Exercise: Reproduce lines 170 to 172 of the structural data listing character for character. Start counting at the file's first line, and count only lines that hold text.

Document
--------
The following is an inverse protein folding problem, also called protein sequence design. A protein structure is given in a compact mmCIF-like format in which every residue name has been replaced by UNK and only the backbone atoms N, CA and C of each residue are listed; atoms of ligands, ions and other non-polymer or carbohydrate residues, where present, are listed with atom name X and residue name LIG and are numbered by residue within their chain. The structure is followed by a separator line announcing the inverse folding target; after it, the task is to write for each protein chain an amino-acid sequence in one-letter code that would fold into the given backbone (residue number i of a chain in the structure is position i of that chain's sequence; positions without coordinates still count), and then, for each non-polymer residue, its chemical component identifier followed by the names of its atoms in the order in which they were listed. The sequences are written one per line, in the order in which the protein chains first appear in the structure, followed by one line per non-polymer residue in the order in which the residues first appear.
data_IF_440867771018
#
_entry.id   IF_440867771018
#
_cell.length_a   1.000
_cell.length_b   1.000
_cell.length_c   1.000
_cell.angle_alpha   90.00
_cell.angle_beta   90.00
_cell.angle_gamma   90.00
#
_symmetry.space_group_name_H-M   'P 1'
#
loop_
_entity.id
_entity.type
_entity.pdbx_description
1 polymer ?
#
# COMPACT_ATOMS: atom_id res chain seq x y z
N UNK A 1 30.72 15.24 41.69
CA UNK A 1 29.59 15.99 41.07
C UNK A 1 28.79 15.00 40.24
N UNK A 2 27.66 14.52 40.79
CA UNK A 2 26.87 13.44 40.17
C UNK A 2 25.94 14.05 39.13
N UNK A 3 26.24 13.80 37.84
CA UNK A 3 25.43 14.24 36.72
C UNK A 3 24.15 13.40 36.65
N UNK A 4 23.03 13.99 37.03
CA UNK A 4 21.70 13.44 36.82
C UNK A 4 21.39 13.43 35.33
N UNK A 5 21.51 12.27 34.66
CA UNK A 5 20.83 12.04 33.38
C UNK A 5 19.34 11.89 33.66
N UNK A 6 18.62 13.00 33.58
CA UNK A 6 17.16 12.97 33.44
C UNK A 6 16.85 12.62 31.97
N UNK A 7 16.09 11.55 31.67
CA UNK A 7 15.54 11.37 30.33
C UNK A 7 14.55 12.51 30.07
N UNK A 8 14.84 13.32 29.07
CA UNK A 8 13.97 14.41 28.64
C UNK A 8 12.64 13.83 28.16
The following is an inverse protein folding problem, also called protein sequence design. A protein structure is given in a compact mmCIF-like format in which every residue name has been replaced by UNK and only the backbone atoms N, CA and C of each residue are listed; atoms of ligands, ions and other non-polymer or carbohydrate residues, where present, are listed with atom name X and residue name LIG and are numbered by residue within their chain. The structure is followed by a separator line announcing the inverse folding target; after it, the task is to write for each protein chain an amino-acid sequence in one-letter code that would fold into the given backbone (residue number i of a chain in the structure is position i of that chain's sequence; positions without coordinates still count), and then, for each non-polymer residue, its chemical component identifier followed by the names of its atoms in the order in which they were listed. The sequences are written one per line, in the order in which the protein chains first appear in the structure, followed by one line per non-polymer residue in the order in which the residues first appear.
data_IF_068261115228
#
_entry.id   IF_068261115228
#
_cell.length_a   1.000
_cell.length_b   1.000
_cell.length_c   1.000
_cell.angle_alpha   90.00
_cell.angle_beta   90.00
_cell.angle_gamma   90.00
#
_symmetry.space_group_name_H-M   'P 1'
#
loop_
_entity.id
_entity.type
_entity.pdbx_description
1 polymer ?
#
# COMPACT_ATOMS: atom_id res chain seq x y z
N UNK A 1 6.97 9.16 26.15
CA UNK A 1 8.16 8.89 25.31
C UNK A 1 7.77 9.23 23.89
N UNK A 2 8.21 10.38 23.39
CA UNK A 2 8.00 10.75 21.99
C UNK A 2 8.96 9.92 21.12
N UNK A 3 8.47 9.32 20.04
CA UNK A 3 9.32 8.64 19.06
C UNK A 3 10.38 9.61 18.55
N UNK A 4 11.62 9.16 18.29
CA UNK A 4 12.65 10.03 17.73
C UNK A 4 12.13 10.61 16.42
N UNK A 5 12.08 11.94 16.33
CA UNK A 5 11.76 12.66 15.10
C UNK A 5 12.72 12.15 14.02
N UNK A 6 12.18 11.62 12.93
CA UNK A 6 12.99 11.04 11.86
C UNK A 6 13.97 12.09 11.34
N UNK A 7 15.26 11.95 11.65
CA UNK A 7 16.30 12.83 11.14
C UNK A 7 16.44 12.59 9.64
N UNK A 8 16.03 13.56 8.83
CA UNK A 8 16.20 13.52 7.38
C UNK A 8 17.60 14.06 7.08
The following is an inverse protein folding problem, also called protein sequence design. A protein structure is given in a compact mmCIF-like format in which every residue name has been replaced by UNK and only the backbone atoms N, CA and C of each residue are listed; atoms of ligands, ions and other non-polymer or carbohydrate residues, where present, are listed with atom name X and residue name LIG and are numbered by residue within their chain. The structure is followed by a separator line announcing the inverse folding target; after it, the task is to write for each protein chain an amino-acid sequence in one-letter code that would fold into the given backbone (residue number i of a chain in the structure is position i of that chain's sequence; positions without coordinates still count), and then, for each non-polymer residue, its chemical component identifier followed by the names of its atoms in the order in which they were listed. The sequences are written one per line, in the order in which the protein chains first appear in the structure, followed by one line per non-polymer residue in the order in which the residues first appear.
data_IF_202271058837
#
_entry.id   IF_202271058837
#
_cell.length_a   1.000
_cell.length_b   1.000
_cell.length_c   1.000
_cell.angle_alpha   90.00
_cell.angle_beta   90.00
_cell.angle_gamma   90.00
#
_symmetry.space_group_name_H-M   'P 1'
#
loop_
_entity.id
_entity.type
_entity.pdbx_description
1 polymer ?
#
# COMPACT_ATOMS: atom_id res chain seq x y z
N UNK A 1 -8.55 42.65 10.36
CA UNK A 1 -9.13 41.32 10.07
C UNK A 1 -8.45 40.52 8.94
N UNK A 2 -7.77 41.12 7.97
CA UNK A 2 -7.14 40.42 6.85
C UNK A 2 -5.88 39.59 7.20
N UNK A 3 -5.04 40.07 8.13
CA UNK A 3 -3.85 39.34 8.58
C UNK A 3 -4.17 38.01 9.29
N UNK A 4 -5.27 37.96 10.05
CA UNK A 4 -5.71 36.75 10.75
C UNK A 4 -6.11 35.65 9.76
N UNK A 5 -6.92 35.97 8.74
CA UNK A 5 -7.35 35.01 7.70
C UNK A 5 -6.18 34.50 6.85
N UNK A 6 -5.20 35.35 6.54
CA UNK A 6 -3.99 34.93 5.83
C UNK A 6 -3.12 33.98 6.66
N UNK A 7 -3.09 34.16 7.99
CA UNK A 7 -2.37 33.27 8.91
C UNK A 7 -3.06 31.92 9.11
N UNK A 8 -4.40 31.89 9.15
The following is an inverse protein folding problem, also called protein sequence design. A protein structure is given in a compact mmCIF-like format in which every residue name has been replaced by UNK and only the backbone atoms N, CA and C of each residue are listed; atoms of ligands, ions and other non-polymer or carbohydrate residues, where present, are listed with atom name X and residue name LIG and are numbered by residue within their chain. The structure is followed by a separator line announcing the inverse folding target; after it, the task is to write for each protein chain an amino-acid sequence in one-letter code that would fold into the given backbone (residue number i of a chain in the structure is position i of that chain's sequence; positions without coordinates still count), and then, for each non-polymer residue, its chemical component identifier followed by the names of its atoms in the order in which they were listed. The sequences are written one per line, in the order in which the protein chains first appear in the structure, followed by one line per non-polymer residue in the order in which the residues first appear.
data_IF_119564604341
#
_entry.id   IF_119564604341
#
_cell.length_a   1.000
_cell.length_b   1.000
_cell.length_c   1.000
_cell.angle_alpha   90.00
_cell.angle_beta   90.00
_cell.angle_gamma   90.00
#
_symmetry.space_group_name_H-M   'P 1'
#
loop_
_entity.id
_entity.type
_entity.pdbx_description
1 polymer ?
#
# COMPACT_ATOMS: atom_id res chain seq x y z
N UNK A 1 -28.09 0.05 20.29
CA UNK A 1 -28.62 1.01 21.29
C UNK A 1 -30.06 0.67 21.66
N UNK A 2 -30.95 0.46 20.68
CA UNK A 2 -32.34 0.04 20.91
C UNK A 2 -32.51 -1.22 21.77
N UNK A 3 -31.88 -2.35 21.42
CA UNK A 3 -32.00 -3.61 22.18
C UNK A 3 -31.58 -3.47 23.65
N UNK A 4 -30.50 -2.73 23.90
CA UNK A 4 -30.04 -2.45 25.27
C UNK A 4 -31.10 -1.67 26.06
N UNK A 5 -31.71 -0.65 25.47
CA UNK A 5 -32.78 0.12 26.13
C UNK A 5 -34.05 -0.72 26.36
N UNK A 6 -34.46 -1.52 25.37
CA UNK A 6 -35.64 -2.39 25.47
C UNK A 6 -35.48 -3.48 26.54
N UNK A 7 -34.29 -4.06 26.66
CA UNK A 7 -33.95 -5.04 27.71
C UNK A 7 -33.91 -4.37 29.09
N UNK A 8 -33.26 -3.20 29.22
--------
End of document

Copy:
N UNK A 6 -34.46 -1.52 25.37
CA UNK A 6 -35.64 -2.39 25.47
C UNK A 6 -35.48 -3.48 26.54